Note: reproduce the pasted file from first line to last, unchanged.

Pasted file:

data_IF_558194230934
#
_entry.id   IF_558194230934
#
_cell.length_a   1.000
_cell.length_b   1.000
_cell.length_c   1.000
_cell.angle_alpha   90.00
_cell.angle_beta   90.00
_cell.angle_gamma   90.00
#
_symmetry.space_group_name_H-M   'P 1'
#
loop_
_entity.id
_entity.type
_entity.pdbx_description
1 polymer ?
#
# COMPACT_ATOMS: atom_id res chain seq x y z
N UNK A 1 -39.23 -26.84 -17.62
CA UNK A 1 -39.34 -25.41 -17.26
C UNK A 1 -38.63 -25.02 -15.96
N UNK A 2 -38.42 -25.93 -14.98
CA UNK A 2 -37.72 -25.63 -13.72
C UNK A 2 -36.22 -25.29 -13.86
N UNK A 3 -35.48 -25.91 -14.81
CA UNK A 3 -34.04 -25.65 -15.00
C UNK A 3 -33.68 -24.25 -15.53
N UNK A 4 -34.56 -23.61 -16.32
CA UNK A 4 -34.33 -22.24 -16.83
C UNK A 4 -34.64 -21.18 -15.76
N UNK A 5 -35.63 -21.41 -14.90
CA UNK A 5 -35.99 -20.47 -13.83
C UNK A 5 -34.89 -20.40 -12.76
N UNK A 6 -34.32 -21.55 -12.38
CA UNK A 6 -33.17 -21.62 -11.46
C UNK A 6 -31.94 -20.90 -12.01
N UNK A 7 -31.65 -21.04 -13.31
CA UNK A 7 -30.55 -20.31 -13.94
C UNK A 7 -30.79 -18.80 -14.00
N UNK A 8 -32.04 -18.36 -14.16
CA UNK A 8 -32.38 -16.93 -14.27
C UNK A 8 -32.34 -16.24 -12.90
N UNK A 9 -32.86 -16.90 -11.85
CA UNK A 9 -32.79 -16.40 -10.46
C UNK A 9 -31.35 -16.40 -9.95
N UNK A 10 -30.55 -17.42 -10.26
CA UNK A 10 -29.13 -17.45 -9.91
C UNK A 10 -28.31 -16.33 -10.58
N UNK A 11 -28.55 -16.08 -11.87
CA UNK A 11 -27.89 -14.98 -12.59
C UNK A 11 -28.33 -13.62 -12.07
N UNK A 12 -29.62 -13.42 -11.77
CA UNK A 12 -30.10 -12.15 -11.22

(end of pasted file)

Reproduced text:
data_IF_558194230934
#
_entry.id   IF_558194230934
#
_cell.length_a   1.000
_cell.length_b   1.000
_cell.length_c   1.000
_cell.angle_alpha   90.00
_cell.angle_beta   90.00
_cell.angle_gamma   90.00
#
_symmetry.space_group_name_H-M   'P 1'
#
loop_
_entity.id
_entity.type
_entity.pdbx_description
1 polymer ?
#
# COMPACT_ATOMS: atom_id res chain seq x y z
N UNK A 1 -39.23 -26.84 -17.62
CA UNK A 1 -39.34 -25.41 -17.26
C UNK A 1 -38.63 -25.02 -15.96
N UNK A 2 -38.42 -25.93 -14.98
CA UNK A 2 -37.72 -25.63 -13.72
C UNK A 2 -36.22 -25.29 -13.86
N UNK A 3 -35.48 -25.91 -14.81
CA UNK A 3 -34.04 -25.65 -15.00
C UNK A 3 -33.68 -24.25 -15.53
N UNK A 4 -34.56 -23.61 -16.32
CA UNK A 4 -34.33 -22.24 -16.83
C UNK A 4 -34.64 -21.18 -15.76
N UNK A 5 -35.63 -21.41 -14.90
CA UNK A 5 -35.99 -20.47 -13.83
C UNK A 5 -34.89 -20.40 -12.76
N UNK A 6 -34.32 -21.55 -12.38
CA UNK A 6 -33.17 -21.62 -11.46
C UNK A 6 -31.94 -20.90 -12.01
N UNK A 7 -31.65 -21.04 -13.31
CA UNK A 7 -30.55 -20.31 -13.94
C UNK A 7 -30.79 -18.80 -14.00
N UNK A 8 -32.04 -18.36 -14.16
CA UNK A 8 -32.38 -16.93 -14.27
C UNK A 8 -32.34 -16.24 -12.90
N UNK A 9 -32.86 -16.90 -11.85
CA UNK A 9 -32.79 -16.40 -10.46
C UNK A 9 -31.35 -16.40 -9.95
N UNK A 10 -30.55 -17.42 -10.26
CA UNK A 10 -29.13 -17.45 -9.91
C UNK A 10 -28.31 -16.33 -10.58
N UNK A 11 -28.55 -16.08 -11.87
CA UNK A 11 -27.89 -14.98 -12.59
C UNK A 11 -28.33 -13.62 -12.07
N UNK A 12 -29.62 -13.42 -11.77
CA UNK A 12 -30.10 -12.15 -11.22